The federal courts expect parties to cooperate fully with each other during discovery. You’ll see on the document a number of case management conferences. These conferences are for the judge to check up on what the parties should be doing themselves anyways – disclosing required information, making records available, taking depositions, and resolving disputes amicably. Judges don’t want fights over every little piece of fact-finding in discovery. They want it to go smoothly. They want the parties to drive the process to an endpoint, when trial begins. Hence the schedule that was submitted. Based on the extent of discovery, the parties will eventually discuss with the judge how many days of trial the case will take.

Even with the desire for scheduling, efficiency, and cooperation, discovery takes a long, long time. It’s the phase of trial where firms bill up the wazoo – so much has to be sorted through, analyzed, marked as useful or irrelevant. Experts have to be brought in to do research on things such as what is or is not an infringement.

IV. Looking Ahead

A. Can This Suit End Before Trial?

It can, but it’s unlikely. Summary judgment is available to a party that can prove that there are no genuine issues of material fact, and that it is entitled to judgment as a matter of law. In other words: on everything that’s undisputed, after all our factfinding, the law says we win.

You can see the immediate problem with getting summary judgment in an intellectual property case. The issues are very hard to decide. For example, the judge may very well find there is a genuine issue as to whether there is or is not infringement, and will want that disputed issue to go the jury, where it belongs. Aside from any confidence we might have in a jury to decide complex matters of hardware and software engineering, the jury is the trier of disputed facts.

A party can get summary judgment as to the whole set of claims or as to part of them. So, for example, if the discovery process gives us a set of undisputed facts about Konami’s business behavior, but that behavior still does not legally constitute unfair competition or tortious interference, Konami could get summary judgment on those claims.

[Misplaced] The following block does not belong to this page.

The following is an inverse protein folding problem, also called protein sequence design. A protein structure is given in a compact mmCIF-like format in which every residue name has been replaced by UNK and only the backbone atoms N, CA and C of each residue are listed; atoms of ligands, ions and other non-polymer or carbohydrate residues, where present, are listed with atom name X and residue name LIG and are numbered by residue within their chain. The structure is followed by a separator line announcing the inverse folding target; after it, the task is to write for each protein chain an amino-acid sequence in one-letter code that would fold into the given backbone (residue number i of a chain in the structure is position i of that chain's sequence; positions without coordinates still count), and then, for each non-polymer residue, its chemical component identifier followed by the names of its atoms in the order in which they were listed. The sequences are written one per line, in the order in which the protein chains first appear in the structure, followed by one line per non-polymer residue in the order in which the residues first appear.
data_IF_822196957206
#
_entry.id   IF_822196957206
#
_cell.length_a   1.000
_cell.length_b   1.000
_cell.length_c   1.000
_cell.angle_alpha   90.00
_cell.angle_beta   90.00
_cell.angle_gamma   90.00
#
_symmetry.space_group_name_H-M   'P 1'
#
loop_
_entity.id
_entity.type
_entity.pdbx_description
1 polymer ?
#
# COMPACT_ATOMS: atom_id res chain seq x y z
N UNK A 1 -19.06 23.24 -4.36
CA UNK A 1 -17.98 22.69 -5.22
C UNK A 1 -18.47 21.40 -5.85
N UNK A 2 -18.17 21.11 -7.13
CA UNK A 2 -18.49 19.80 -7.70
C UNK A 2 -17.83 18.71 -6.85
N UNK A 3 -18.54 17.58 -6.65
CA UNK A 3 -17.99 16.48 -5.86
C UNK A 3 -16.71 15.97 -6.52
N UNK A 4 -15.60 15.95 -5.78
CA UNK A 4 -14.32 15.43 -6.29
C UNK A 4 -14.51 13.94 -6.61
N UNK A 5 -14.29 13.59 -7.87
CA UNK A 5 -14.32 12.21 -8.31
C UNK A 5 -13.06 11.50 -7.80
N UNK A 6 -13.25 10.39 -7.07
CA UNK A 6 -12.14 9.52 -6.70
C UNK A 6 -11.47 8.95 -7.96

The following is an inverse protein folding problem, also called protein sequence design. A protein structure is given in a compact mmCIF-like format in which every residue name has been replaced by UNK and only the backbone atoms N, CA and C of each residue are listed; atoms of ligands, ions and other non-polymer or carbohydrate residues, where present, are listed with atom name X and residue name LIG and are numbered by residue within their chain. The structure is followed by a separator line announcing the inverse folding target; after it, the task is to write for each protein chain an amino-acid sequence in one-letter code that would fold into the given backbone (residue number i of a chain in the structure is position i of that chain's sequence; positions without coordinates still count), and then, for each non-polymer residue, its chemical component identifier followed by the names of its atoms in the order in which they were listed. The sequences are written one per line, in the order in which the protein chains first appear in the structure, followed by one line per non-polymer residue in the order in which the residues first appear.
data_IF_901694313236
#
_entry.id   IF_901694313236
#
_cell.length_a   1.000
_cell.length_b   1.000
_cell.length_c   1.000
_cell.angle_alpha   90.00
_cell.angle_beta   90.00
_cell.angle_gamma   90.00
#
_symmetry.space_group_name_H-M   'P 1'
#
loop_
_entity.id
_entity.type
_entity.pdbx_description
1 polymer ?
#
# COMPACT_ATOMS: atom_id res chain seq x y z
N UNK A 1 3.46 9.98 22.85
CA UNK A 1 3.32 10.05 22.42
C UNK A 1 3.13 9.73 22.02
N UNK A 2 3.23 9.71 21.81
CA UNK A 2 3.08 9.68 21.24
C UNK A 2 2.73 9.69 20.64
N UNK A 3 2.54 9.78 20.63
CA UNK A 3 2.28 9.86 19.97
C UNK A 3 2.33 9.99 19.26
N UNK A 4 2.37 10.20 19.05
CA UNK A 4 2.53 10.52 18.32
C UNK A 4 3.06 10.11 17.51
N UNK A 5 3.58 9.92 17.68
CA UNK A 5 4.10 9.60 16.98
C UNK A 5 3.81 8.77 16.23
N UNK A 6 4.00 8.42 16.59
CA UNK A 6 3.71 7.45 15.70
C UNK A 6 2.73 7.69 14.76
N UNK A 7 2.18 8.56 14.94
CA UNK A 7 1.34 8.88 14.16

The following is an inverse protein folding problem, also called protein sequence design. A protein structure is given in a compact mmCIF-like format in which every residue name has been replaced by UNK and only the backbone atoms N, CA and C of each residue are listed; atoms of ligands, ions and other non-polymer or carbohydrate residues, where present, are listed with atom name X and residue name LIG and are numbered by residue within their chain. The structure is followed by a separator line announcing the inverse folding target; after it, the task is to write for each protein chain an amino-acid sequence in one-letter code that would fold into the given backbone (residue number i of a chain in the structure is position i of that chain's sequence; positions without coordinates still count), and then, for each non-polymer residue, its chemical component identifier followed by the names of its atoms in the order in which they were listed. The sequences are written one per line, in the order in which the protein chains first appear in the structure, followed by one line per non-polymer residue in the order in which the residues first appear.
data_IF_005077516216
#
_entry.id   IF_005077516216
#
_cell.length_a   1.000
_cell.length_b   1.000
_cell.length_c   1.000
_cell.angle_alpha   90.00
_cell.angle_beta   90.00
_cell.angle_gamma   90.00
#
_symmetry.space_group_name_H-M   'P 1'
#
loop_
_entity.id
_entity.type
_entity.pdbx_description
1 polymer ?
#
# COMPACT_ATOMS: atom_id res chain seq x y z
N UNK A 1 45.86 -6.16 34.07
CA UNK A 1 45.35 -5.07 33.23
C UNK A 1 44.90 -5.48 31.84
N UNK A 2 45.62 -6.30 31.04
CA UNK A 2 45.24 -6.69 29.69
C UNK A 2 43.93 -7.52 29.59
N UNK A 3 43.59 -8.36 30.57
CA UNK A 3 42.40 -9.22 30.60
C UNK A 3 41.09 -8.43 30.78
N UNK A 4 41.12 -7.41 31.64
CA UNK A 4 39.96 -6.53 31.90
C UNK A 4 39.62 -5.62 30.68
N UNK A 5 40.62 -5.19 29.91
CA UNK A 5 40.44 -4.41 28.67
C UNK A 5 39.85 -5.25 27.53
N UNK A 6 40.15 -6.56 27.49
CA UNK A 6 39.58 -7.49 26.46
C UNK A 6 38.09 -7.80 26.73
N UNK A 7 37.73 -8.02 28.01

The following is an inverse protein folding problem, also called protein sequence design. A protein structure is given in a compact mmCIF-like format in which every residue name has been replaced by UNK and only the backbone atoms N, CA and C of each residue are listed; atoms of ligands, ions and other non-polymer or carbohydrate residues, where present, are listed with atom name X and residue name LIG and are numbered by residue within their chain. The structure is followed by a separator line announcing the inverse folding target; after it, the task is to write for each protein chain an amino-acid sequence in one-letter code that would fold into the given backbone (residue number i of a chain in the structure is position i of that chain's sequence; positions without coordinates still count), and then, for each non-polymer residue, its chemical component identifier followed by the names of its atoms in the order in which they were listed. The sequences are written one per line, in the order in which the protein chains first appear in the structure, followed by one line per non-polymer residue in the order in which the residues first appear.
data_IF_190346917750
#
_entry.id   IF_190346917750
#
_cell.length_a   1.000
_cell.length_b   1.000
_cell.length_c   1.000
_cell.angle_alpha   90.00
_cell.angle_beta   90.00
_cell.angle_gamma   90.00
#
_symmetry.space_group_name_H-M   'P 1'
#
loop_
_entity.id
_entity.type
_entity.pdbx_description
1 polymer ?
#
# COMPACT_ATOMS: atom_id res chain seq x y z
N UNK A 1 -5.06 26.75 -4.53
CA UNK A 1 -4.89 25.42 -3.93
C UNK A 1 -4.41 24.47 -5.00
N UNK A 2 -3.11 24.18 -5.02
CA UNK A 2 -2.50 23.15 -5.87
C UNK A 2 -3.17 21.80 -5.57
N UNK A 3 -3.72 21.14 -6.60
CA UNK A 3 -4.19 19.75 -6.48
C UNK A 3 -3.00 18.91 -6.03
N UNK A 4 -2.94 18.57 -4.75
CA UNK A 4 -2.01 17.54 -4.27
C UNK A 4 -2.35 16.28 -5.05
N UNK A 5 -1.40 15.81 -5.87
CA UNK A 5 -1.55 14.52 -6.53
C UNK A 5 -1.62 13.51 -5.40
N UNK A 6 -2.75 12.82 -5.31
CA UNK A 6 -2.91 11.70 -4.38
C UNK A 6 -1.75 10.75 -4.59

Lastly, let’s not forget about settlement. Konami and Roxor could decide to call it off and settle the claims. As of now, both sides want to see how “well” discovery goes before evaluating the strength of their bargaining positions.

B. Brief Commentary on Damages and Representation

Remember this important rule of patent litigation: loser pays legal fees. Yeouch! The government has decided the protection of intellectual property is that important to override the normal rule that each side bears its own legal costs.

Also, let me remind readers that both parties are represented by very big, experienced law firms. Konami’s counsel is Baker & McKenzie; Roxor’s counsel is Wilson Sonsini Goodrich & Rosati. Some of you know that WSG&R is based right here in Silicon Valley. Both firms are well known and well respected in our legal community, so it’s unlikely we’ll see any bad litigation behavior or poorly done filings.